Moving from Trauma-Informed to Trauma-Responsive Care Through Training, Referral and Treatment for Youth and Families
September 5, 1 - 2 pm, iSPARC

Best Practices for Transition Planning for High School Students with Mental Health Conditions
September 12, 1 - 2 pm, Transitions to Adulthood Center for Research

Understanding Mental Health Parity: Regulatory, Policy and Litigation Trends
September 17, 1 - 2 pm, Manatt Health

Scaling Up Crisis Call Center Services and State-Center Partnerships in the Context of National Crisis Service Growth
September 17, 2 - 3:30 pm, National Council for Behavioral Health



CLMHD BH Portal Webinar: Other Resources - Kids Well-being Indicators Clearinghouse
August 14: 12 - 12:30 pm, GTM

Children & Families Committee Meeting
August 20, 11:30 am - 1 pm, GTM

CLMHD BH Portal Webinar: Other Resources - Behavioral Risk Factor Surveillance System (BRFSS)
August 28: 12 - 12:30 pm, GTM


CLMHD Office Closed - Labor Day
September 2

Executive Committee Call
September 4: 8 am

CLMHD Fall Full Membership Meeting
September 10-11, 2019, Crowne Plaza, Lake Placid

CLMHD BH Portal Webinar: Other Resources - Statewide Planning & Research Cooperative System (SPARCS)
September 25: 12 - 12:30 pm, GTM

Contact CLMHD for all Call In and Go To Meeting information, 518.462.9422 
Psychiatrists Considering Change To Intellectual Disability Criteria

proposed revision to the diagnostic criteria for intellectual disability is prompting concerns about underdiagnosis and a loss of services and legal protections for people with the condition.

The American Psychiatric Association, or APA, is considering altering the entry for intellectual disability in the Diagnostic and Statistical Manual of Mental Disorders-5, or DSM-5. Often called the bible of psychiatry, psychiatrists, researchers, insurers and others rely on the manual to determine what symptoms are worthy of a diagnosis.

At issue is a connection between two of the three criteria for diagnosing intellectual disability. The three criteria are: deficits in intellect, deficits in adaptive functioning or daily life skills, and onset during childhood. Read more here.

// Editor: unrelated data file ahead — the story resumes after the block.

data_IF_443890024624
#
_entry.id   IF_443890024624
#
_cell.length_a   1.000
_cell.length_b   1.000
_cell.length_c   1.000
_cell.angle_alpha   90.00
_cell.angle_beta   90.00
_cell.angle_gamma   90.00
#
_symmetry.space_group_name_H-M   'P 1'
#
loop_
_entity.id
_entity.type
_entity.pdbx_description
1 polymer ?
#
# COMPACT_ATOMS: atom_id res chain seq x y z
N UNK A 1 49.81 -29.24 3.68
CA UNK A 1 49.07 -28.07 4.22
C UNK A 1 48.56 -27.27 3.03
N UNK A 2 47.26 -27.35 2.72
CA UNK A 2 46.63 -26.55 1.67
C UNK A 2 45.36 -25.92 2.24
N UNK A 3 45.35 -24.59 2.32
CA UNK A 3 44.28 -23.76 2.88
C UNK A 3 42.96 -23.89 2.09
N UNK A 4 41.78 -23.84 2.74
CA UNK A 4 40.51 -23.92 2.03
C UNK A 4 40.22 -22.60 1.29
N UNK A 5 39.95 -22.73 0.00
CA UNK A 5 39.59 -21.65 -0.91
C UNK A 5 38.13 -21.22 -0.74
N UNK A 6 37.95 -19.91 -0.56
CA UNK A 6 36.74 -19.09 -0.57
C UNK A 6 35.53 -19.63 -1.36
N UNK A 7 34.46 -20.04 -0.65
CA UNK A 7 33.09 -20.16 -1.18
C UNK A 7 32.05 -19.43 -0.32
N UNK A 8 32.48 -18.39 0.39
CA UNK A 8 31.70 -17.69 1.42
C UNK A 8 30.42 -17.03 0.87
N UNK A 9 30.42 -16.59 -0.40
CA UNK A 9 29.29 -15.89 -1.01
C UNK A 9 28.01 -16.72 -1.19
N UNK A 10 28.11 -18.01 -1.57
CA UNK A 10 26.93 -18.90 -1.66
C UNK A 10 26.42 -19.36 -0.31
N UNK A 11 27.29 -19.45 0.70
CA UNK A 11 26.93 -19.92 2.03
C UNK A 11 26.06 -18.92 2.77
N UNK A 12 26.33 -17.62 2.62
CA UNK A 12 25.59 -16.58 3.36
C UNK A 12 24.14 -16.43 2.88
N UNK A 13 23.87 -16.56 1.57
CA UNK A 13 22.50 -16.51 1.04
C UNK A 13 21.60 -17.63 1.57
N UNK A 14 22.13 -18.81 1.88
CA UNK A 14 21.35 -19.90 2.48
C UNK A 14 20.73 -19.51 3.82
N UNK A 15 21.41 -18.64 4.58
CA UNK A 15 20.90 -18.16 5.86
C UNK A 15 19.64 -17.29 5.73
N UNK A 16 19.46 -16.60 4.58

Summer Issue of OPWDD's People First
Click here to read the summer issue!
Independent Practice Association and MVP Health Care Unite

Healthy Alliance Independent Practice Association (IPA) and MVP Health Care announced a groundbreaking partnership that will provide funding to community-based organizations (CBOs) in the Capital Region.

Approximately $800,000 will be distributed to a select group of non-profits whose services will improve the overall health of those in need. The funding will also be used to connect the social service providers to medical providers via Unite Us, a state-of-the-art technology platform that digitally connects the two sectors for referrals and tracking purposes.

Addressing social determinants of health, or the conditions in which people are born, live, grow, work, and age, has a substantial impact on a person's health. Healthy Alliance IPA and MVP Health Care will work with CBOs to connect high-need individuals to services such as housing, nutrition, and transportation. Read more here.
Northwell Opening First Addiction Treatment Facility Centered on Research - Nassau County

The escalating opioid crisis has prompted many health systems to integrate addiction medicine services within primary-care delivery settings, with varying degrees of success.

About eight years ago, New Hyde Park, N.Y.-based Northwell Health began planning a different route. It would create a residential and outpatient treatment facility centered on addiction medicine research. When Wellbridge Addiction Treatment and Research opens in November in Long Island, it'll be the first of its kind in the nation.

"The possibility of having patients literally down the hall from scientists was something that I wanted," said Andrew Drazan, CEO and co-founder of Wellbridge.

The $95 million, six-building, 40-acre campus will include 80 residential beds and a 6,000 square-foot research facility.

Twenty beds will be used for patients undergoing medically supervised detox while 40 beds will be available for monthlong rehabilitation stays. Another 20 beds will be for stays of up to three months. Nearly half of Wellbridge's staff will be clinical professionals. Read more here.
How Do You Measure Access?

For provider organizations, building health plan partnerships starts with the development of a brief "pitch deck" that outlines an organization's value summary, including quality and cost differentiators. During a recent presentation, OPEN MINDS Senior Associate Deb Adler noted that one of the important differentiators health plans are looking for from provider organizations is the ability to improve access to care.